If you live in a part of the world where Thanksgiving is celebrated this week, please take a minute to ponder the wealth of fresh vegetables and fruits on the dinner table that are only possible thanks to our busy bees. There are too many to list here, so let’s look at three very popular foods.
This is the harvest time of year and the sweet potato is symbolic of the bounty of autumn in many ways. It can be eaten as a savory or sweet dish and is filled with rich nutrients our bodies need to function well at this cooler time of year. Even though it is a root vegetable, its flowers must be pollinated by bees. If the thought of an old-fashioned apple pie makes your mouth water, thank the bees that tirelessly pollinate apple blossoms so we can enjoy these juicy fruits. Brussels Sprouts are more popular than ever. They are an earthy and potent health food, packed with deep green nutrition.
Here is the easiest way to enjoy sweet potatoes. There are many fancy dishes, but this 1:14-minute video by world famous kitchen diva Martha Stewart gives the masterful basic oven-baked sweet potato recipe.
Basically, include one sweet potato for every guest, with maybe a couple of extras just in case. Scrub the skin to clean them, pat them dry and poke holes all over them with a fork. Drop them directly on the rack of your oven at 375 degrees and bake until soft and caramelized. This takes about 1 ½ hours.
When you remove them, they will look shriveled like prunes. Slice them down the middle lengthwise and push the ends inwards to make them open and fluff up a bit. Serve with melted butter, salt and pepper added, as well as other possible toppings like raw brown sugar if you prefer yours sweet, and even add some chopped walnuts, pecans or cranberries. You can use your imagination to dress it up.
Staying with streamlined back-to-basics recipes this year, here is a marvelous recipe for Roasted Brussels Sprouts in the form of a 3:19-minute video featuring Dani Spies at Clean & Delicious.
Rinse the Brussels Sprouts in cold water and dry them well. Then slice off the end of each, cut them down the middle in half, lengthwise, and put them in a glass dish. Drizzle about 1 teaspoon of olive oil for every pound of Brussels Sprouts. Sprinkle a half teaspoon of Kosher salt and grind fresh black pepper over them as well as half a teaspoon of garlic powder. Toss them well to get the olive oil well distributed. Pour them onto a rimmed baking sheet and make sure they are all facing down so the sliced side gets browned and the top stays crispy. Put them into a 400-degree oven for 30 minutes. At the 15-minute mark, take the baking sheet out and shake it before reinserting it. When done, they look browned on top and caramelized on the bottom. Place them in a serving dish and top them with a little more Kosher salt.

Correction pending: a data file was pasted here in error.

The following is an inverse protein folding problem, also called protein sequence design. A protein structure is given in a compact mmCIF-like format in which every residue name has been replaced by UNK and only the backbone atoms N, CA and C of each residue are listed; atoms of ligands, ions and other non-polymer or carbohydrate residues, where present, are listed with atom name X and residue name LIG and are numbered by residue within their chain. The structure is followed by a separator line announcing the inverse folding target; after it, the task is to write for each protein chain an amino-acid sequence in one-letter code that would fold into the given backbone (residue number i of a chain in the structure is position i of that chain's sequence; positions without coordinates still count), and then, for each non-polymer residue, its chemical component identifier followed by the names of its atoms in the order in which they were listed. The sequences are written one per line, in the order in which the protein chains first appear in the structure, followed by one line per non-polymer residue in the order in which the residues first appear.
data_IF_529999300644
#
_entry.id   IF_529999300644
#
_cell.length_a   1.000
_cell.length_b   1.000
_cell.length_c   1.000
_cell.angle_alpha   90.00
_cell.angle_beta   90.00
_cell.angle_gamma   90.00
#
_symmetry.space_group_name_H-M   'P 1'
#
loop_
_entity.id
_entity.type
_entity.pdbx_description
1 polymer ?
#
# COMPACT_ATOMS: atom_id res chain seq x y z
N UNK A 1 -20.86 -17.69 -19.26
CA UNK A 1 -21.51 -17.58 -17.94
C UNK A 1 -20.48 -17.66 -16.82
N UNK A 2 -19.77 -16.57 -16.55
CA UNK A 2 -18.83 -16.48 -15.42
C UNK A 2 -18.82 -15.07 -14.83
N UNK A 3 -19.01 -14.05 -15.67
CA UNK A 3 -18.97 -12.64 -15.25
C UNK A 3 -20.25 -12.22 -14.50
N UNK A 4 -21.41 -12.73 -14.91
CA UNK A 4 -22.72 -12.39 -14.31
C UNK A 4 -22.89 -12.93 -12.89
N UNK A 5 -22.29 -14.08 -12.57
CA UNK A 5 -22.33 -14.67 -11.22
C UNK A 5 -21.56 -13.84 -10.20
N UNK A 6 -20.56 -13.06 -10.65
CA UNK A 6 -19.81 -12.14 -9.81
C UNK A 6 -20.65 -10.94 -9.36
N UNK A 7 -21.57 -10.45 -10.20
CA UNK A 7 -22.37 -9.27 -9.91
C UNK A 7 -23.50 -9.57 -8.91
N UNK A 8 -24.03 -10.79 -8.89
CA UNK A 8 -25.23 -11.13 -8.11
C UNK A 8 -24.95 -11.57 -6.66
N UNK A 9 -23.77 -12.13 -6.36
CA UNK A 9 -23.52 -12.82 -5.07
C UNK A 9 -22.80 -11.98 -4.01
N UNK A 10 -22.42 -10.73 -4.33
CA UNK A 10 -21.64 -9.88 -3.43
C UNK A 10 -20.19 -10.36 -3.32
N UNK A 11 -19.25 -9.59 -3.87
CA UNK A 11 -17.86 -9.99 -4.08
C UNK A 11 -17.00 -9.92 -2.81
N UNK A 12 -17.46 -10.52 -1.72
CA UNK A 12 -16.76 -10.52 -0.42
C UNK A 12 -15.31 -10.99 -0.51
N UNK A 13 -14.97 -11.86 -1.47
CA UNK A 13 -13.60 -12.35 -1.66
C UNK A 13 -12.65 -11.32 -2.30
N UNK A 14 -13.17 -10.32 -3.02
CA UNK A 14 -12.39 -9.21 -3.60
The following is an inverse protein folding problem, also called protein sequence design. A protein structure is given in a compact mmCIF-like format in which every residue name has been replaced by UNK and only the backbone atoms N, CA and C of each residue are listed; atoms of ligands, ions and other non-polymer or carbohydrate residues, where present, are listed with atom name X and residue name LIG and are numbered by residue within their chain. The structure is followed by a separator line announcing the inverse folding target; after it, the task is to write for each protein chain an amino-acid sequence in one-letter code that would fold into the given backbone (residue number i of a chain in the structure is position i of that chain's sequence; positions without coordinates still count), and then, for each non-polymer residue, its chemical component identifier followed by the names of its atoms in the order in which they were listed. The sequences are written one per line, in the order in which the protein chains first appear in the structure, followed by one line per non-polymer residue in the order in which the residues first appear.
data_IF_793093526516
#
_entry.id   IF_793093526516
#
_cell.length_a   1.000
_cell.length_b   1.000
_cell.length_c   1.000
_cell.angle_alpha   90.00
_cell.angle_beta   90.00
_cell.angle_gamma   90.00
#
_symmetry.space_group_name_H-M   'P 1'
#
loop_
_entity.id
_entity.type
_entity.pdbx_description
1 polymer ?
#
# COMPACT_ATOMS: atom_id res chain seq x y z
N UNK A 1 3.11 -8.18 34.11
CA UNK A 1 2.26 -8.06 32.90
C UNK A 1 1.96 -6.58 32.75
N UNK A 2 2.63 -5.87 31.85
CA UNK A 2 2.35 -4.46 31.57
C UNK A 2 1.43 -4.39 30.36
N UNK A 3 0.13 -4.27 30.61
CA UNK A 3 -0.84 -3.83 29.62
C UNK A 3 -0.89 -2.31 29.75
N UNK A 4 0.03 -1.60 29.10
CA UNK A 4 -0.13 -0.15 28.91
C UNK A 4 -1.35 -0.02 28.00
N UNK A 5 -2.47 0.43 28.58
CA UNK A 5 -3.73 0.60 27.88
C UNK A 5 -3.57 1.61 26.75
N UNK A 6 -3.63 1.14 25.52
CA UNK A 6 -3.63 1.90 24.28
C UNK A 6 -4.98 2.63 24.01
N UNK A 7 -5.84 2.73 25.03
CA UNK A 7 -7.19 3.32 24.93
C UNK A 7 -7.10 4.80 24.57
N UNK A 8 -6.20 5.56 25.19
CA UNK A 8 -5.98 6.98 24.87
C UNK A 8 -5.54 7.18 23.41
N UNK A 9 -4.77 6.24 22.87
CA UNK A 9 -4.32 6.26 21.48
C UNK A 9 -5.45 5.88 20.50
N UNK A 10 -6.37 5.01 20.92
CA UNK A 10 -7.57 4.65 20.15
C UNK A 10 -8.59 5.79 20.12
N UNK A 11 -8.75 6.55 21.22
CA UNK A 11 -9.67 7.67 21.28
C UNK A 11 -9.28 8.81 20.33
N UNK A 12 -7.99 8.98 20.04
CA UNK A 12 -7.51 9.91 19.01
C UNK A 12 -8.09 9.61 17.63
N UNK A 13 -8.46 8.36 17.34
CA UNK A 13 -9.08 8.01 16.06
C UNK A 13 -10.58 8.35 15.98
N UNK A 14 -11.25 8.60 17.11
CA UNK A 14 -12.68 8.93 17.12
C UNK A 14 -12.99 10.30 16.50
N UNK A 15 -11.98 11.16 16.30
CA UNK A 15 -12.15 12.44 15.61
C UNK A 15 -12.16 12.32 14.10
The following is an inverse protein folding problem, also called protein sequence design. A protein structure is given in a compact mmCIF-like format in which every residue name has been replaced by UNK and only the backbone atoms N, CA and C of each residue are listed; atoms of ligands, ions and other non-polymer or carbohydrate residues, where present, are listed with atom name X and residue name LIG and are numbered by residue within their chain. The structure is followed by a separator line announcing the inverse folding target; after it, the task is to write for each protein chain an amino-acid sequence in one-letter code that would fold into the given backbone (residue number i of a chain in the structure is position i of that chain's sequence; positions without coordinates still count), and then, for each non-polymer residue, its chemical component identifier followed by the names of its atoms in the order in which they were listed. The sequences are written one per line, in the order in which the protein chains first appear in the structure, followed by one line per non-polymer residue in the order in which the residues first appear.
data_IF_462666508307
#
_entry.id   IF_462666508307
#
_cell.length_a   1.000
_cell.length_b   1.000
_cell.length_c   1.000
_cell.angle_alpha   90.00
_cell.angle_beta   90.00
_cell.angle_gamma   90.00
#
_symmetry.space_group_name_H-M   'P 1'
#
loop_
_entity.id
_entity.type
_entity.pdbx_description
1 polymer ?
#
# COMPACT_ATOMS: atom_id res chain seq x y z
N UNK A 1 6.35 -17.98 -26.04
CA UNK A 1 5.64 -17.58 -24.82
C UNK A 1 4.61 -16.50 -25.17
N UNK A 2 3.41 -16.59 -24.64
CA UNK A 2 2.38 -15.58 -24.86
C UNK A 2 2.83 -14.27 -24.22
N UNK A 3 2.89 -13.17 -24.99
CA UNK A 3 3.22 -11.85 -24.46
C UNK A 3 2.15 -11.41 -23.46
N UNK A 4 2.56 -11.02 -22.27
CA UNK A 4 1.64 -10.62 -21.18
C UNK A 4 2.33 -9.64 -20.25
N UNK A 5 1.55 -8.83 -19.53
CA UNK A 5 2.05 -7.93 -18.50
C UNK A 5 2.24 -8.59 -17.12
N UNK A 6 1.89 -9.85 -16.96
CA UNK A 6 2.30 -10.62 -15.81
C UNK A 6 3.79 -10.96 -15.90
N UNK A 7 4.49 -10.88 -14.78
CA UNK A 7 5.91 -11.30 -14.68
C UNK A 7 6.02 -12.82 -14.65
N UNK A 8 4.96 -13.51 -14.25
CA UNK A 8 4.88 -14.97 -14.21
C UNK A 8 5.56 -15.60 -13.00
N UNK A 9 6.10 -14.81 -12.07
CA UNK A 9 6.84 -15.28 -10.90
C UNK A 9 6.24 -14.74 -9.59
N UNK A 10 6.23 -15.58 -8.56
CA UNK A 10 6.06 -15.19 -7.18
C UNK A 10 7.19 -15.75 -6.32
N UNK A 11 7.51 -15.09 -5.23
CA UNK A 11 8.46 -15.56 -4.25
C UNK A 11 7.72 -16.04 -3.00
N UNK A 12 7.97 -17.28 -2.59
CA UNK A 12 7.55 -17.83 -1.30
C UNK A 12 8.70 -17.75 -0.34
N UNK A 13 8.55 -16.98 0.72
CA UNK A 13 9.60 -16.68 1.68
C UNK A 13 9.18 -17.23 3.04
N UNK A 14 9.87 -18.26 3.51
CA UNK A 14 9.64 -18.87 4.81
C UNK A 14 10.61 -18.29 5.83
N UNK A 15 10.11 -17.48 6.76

Last but not least today, when it comes to apple pie, there are endless recipes, one better than the other. This one is time tested and truly worth the time. Watch the 2:11-minute video by Tasty first and then bake your own.
Apple Pie from Scratch
2½ cups flour
1 teaspoon salt
1½ sticks butter, cold and cut in cubes
4-8 tablespoons ice water
2½ pounds Granny Smith apples, cored and sliced
¾ cup sugar
2 tablespoons flour
½ teaspoon salt
1 teaspoon cinnamon
¼ teaspoon nutmeg
1 egg, beaten
1 tablespoon sugar
Vanilla ice cream
PREPARATION Preheat the oven to 375°F/200°C.
Please watch the video to see how the preparation unfolds.
When you raise a glass to toast those you love, and drink to everyone’s health, please toast the bees in gratitude, for they make it all possible.
If you try these recipes and enjoy them, please consider going to the YouTube video pages of the presenters and giving them a like and even a follow if you'd like more recipes from them.
At Bee Mission, we truly value your presence. In many ways this is a somber Thanksgiving. The devastation of 2020 will linger for a long time to come, as people struggle to find hope and gratitude. We can learn much from bees, as they never lose sight that they are all in it together and each bee works for the greater good of the hive.
Thank you for all you do for bees, even if it is just spreading the word, sharing this blog post with friends and raising consciousness about the needs of bees.
Bee Kind and Bee Blessed.